Four California firms, including two in Orange County, were cited Tuesday by a federal agency for making unproven claims that their household products could kill harmful bacteria.
The Environmental Protection Agency is seeking penalties totaling more than $400,000 from the companies, which include Buena Park-based Micro Pen of USA and Pacific International Group in Laguna Hills. Also cited were Alterna Inc. in Beverly Hills and Zoo-med Laboratories of San Luis Obispo.
Micro Pen marketed its ballpoint pen, Micro Cleen-Ball, as an anti-bacterial product, claiming it fought bacteria for the life of the pen and reduced the risk of eye, ear, skin, urinary tract and other infections, and helped prevent food poisoning and bronchitis, the federal agency said.
Pacific International, the EPA said, claimed that its anti-bacterial cutting board and washcloth kill and prevent the growth of bacteria.
Pacific International owner Takashi Shioya said the company had used EPA-approved materials but that the company had received conflicting information about whether it had to register the products itself.
“It’s not like we had a totally off-the-wall product,” Shioya said. The products have since been taken off the market for reasons unrelated to the EPA action, Shioya said.
Micro Pen officials declined to comment, saying they had not thoroughly reviewed the citation.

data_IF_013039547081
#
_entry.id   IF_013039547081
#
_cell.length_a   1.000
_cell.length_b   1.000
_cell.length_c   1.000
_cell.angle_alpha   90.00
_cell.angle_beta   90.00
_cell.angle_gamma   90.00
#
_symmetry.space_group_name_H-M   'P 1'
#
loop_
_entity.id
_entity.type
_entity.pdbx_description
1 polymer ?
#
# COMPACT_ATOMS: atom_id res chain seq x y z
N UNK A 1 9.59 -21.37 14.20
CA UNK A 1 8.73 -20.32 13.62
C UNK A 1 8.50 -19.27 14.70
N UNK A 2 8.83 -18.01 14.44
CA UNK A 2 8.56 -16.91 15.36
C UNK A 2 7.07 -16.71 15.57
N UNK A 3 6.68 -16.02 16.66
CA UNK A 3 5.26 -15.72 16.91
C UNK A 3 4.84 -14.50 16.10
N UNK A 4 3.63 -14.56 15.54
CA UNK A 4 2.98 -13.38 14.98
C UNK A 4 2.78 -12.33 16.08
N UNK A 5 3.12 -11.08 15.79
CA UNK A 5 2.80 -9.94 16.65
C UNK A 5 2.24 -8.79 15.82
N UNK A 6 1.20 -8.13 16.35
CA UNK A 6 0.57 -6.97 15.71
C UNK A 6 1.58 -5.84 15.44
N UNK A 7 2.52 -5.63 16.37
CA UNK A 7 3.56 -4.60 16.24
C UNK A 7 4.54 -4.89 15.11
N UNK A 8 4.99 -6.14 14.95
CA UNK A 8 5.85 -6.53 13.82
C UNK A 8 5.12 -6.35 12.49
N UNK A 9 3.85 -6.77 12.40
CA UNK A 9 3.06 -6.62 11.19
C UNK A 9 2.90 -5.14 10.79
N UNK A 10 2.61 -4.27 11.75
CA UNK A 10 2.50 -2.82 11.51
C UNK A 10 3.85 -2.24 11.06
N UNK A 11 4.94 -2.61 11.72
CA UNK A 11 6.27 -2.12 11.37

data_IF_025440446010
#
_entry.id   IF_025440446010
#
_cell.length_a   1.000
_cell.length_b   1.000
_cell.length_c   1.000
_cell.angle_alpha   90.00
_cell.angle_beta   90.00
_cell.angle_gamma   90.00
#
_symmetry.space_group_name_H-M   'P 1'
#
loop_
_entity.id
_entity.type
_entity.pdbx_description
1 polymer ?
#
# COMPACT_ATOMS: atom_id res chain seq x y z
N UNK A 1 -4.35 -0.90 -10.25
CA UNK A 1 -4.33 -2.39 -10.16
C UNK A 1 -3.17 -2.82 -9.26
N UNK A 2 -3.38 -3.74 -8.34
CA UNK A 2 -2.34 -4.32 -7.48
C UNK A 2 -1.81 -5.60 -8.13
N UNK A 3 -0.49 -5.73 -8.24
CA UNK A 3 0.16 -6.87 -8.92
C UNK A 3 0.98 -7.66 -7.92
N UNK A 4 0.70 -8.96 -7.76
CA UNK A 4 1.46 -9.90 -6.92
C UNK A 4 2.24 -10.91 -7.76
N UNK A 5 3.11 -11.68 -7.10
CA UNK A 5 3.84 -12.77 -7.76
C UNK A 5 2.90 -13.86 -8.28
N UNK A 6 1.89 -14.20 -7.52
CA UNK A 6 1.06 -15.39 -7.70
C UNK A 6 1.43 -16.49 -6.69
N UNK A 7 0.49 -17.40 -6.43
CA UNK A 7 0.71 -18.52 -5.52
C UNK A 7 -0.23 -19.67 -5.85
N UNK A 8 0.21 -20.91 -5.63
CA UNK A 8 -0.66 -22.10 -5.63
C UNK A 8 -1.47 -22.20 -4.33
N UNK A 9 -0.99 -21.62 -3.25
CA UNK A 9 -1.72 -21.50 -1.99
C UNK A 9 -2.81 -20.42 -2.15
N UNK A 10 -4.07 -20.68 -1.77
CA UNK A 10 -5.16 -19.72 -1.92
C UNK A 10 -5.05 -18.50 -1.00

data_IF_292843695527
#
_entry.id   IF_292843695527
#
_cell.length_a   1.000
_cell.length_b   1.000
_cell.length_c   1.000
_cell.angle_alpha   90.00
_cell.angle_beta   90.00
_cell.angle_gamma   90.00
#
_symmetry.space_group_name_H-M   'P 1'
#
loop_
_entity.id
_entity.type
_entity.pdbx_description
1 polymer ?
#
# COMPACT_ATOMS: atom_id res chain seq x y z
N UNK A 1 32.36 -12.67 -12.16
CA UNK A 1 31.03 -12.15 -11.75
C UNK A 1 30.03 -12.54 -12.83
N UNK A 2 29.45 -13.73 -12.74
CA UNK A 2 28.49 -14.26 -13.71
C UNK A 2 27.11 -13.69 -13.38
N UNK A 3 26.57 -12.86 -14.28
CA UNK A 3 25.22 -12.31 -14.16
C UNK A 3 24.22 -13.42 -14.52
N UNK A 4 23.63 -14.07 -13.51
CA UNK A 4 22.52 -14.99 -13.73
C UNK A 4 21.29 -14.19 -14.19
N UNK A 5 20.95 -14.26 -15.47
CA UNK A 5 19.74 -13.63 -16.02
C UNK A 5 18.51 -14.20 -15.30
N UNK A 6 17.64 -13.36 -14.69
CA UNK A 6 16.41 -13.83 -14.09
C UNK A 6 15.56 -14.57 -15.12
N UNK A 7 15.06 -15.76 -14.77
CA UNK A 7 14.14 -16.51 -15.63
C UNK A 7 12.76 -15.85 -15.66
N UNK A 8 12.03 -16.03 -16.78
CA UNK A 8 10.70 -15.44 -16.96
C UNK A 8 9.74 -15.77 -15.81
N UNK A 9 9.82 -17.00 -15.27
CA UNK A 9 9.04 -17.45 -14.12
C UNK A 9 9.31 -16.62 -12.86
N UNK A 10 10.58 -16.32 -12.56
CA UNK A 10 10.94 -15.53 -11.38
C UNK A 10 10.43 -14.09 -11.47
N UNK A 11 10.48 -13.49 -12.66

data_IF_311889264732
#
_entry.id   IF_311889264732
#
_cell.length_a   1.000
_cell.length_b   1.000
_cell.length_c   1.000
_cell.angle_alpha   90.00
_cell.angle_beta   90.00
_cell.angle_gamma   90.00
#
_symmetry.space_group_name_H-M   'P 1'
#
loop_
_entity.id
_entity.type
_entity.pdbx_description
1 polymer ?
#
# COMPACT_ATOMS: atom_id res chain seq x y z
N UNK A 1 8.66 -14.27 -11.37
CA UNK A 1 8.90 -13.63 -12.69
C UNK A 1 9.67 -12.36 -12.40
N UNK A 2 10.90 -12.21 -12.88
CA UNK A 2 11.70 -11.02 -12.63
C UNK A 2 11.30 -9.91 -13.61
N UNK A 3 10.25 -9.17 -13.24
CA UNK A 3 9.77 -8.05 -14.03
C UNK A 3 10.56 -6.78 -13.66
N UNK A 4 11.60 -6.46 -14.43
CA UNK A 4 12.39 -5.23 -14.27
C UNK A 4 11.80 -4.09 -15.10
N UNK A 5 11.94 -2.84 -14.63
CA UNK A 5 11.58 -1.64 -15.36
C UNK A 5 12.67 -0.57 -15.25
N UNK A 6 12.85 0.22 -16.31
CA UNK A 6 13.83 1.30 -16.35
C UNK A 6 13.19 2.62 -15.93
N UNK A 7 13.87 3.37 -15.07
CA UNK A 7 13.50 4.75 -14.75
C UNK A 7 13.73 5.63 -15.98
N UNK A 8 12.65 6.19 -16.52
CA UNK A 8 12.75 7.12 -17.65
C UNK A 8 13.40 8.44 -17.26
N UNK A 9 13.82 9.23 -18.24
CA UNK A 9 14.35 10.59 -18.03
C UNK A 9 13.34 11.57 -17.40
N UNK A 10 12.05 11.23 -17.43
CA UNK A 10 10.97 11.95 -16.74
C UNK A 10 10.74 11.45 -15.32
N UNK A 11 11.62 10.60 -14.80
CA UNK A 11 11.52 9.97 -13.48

By federal law, a product that claims it can kill bacteria must be registered with the EPA. Companies must submit tests showing the product works and provide data about the product’s toxicity. The citations issued Tuesday did not say the products did not work as claimed but that the companies had not registered the products.
“We’re trying to protect consumers and make sure that the product works and it’s not going to harm somebody in any way,” said Amy Miller, an EPA project officer. “People rely on these products to protect themselves from salmonella or E-coli, and we don’t want to give them a false sense of security.”
Nationwide, the EPA said, companies have been making unproven anti-bacterial claims to capitalize on a growing market for antimicrobial products.
Since October, the EPA has filed complaints against 18 companies that asserted their products killed bacteria.
At a Chicago housewares trade show last spring, seven manufacturers were ordered to immediately stop selling products making such claims.